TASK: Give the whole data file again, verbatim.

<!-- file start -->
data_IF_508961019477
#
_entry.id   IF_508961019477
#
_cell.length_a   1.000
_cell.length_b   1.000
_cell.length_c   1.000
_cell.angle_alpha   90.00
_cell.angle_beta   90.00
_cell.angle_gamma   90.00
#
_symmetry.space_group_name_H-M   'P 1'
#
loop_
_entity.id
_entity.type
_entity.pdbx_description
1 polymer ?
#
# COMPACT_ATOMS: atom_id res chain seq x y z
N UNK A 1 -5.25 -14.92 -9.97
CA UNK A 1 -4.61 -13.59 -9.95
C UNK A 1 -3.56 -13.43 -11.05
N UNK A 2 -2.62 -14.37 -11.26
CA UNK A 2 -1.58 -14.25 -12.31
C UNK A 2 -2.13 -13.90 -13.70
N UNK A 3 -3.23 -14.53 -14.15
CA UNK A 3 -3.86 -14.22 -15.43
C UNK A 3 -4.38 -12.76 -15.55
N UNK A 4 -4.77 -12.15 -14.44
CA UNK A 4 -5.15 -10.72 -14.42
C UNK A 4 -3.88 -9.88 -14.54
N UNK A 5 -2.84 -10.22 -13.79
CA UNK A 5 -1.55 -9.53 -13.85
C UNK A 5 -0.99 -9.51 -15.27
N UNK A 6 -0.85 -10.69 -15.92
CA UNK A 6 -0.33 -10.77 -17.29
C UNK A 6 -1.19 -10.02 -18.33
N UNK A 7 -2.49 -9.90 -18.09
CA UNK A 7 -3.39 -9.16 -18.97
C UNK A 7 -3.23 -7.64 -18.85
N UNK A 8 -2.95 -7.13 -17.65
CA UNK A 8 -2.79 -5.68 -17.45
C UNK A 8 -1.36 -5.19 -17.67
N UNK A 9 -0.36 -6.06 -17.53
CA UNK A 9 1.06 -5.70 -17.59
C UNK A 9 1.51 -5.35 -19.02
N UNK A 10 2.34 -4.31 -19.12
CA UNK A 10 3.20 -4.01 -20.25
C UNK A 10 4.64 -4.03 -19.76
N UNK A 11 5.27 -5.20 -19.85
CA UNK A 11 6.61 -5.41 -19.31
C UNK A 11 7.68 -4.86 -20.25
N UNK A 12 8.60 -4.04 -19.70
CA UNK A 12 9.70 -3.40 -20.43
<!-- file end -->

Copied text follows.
data_IF_508961019477
#
_entry.id   IF_508961019477
#
_cell.length_a   1.000
_cell.length_b   1.000
_cell.length_c   1.000
_cell.angle_alpha   90.00
_cell.angle_beta   90.00
_cell.angle_gamma   90.00
#
_symmetry.space_group_name_H-M   'P 1'
#
loop_
_entity.id
_entity.type
_entity.pdbx_description
1 polymer ?
#
# COMPACT_ATOMS: atom_id res chain seq x y z
N UNK A 1 -5.25 -14.92 -9.97
CA UNK A 1 -4.61 -13.59 -9.95
C UNK A 1 -3.56 -13.43 -11.05
N UNK A 2 -2.62 -14.37 -11.26
CA UNK A 2 -1.58 -14.25 -12.31
C UNK A 2 -2.13 -13.90 -13.70
N UNK A 3 -3.23 -14.53 -14.15
CA UNK A 3 -3.86 -14.22 -15.43
C UNK A 3 -4.38 -12.76 -15.55
N UNK A 4 -4.77 -12.15 -14.44
CA UNK A 4 -5.15 -10.72 -14.42
C UNK A 4 -3.88 -9.88 -14.54
N UNK A 5 -2.84 -10.22 -13.79
CA UNK A 5 -1.55 -9.53 -13.85
C UNK A 5 -0.99 -9.51 -15.27
N UNK A 6 -0.85 -10.69 -15.92
CA UNK A 6 -0.33 -10.77 -17.29
C UNK A 6 -1.19 -10.02 -18.33
N UNK A 7 -2.49 -9.90 -18.09
CA UNK A 7 -3.39 -9.16 -18.97
C UNK A 7 -3.23 -7.64 -18.85
N UNK A 8 -2.95 -7.13 -17.65
CA UNK A 8 -2.79 -5.68 -17.45
C UNK A 8 -1.36 -5.19 -17.67
N UNK A 9 -0.36 -6.06 -17.53
CA UNK A 9 1.06 -5.70 -17.59
C UNK A 9 1.51 -5.35 -19.02
N UNK A 10 2.34 -4.31 -19.12
CA UNK A 10 3.20 -4.01 -20.25
C UNK A 10 4.64 -4.03 -19.76
N UNK A 11 5.27 -5.20 -19.85
CA UNK A 11 6.61 -5.41 -19.31
C UNK A 11 7.68 -4.86 -20.25
N UNK A 12 8.60 -4.04 -19.70
CA UNK A 12 9.70 -3.40 -20.43